The transition to a bioeconomy can take many forms and will need wide social as well as political-institutional changes shaping possible future action (Goven and Pavone 2015) while requiring transformational efforts (Dietz et al. 2018; Lewandowski 2018). In order to face such changes and transformations, and to avoid that bioeconomy remains an “elite master narrative […that…] does not depend on popular acceptance, acquiescence and even awareness” (Birch et al. 2010, p. 2905), public opinions and social preferences shall be taken into account. For involving stakeholders at a societal level in discussions and decision-making processes, their perceptions about matters that directly affect their well-being need to be investigated (Mustalahti 2017). While a number of studies were conducted on bioeconomy, bio-based products, and associated technologies, research has only recently started to focus on interactions between actors involved in a bioeconomy (Hodge et al. 2017; Lewandowski 2018; Stein et al. 2018) and about the role of society in shaping and co-creating bioeconomy (Ramcilovic-Suominen and Pülzl 2018; Golowko et al. 2019; Sanz-Hernández et al. 2019).

Among future stakeholders, university students will be centre-stage for the development and implementation of a bioeconomy as future decision makers and a key future workforce shaping and enabling it. Already now the bioeconomy employs 8.2% of the European Union (EU) labour force (EC 2019), and is expected to stimulate new types of job opportunities, particularly within the forest-based sector, while the number of traditional forestry-related jobs continues to decrease (UNECE/FAO 2018). The potential to generate new (green) jobs through bioeconomy, however, also depends on universities’ ability to answer the demand for the interdisciplinary skills and specifically educated professionals needed for an innovative bioeconomy (Lewandowski 2018; UNECE/FAO 2018). In addition, educators have raised concerns over the ever-increasing shortage of talented workforce needed to realize ambitious bioeconomy goals. For example, Hakovirta and Lucia (2019) claim that the bioeconomy needs to attract youth to science, technology, engineering and mathematics disciplines while cultivating the multidisciplinary skills needed for a future workforce. The enhancement and updating of educational programs and learning initiatives were pointed out as important aspects for enabling bioeconomy and the associated societal transition (Lewandowski 2018; Golowko et al. 2019). In this regard, Higher Education Institutions (HEI) play central role as they are a prerequisite for transformational efforts by increasing competencies and facilitating transition via transparent, participative processes and a close dialogue across multiple disciplines (Herget 2018).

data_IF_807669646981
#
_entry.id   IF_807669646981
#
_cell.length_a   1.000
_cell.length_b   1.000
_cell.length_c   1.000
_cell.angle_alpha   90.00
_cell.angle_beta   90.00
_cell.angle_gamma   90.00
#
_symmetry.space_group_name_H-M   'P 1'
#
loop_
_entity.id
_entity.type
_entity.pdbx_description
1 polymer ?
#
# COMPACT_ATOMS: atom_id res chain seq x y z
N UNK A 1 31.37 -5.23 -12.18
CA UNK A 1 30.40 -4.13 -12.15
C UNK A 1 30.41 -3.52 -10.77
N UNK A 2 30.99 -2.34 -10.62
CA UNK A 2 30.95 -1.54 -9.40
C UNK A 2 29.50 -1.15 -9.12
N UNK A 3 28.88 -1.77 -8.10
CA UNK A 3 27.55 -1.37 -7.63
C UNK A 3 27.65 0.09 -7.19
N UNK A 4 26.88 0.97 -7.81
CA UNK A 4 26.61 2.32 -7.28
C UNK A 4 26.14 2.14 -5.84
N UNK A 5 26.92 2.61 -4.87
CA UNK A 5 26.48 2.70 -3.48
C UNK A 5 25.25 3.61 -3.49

So far, few studies addressed students’ perception of bioeconomy (e.g. Drejerska 2017; Hempel et al. 2018; Stern et al. 2018a, b). Student-specific as well as cross-country comparative studies are rare (Mastalka and Timonen 2017; Golowko et al. 2019) and consider students’ perception from very specific angles (e.g. Pätäri et al. 2017). The research gap on bioeconomy perception among students is even more evident when focusing on forest-based bioeconomy (FBB) i.e. the segment of bioeconomy depending on forest resources as material/service providers for a transition to an alternative economic model (Scarlat et al. 2015). The “bioeconomy is expected to be the guiding paradigm within the forest-based sector in the years to come” (Wolfslehner et al. 2016, p. 5). Therefore, this explorative study aims to fill this research gap by investigating and comparing the current perceptions of bioeconomy by forestry students in different parts of Europe. In doing so, the following research questions are addressed:

  1. 1.

    To what degree have forestry students heard about bioeconomy and what are their sources of information?

  2. 2.

    How forestry students enrolled in different programs across different countries in Europe perceive bioeconomy and FBB? In particular:

    1. 2.1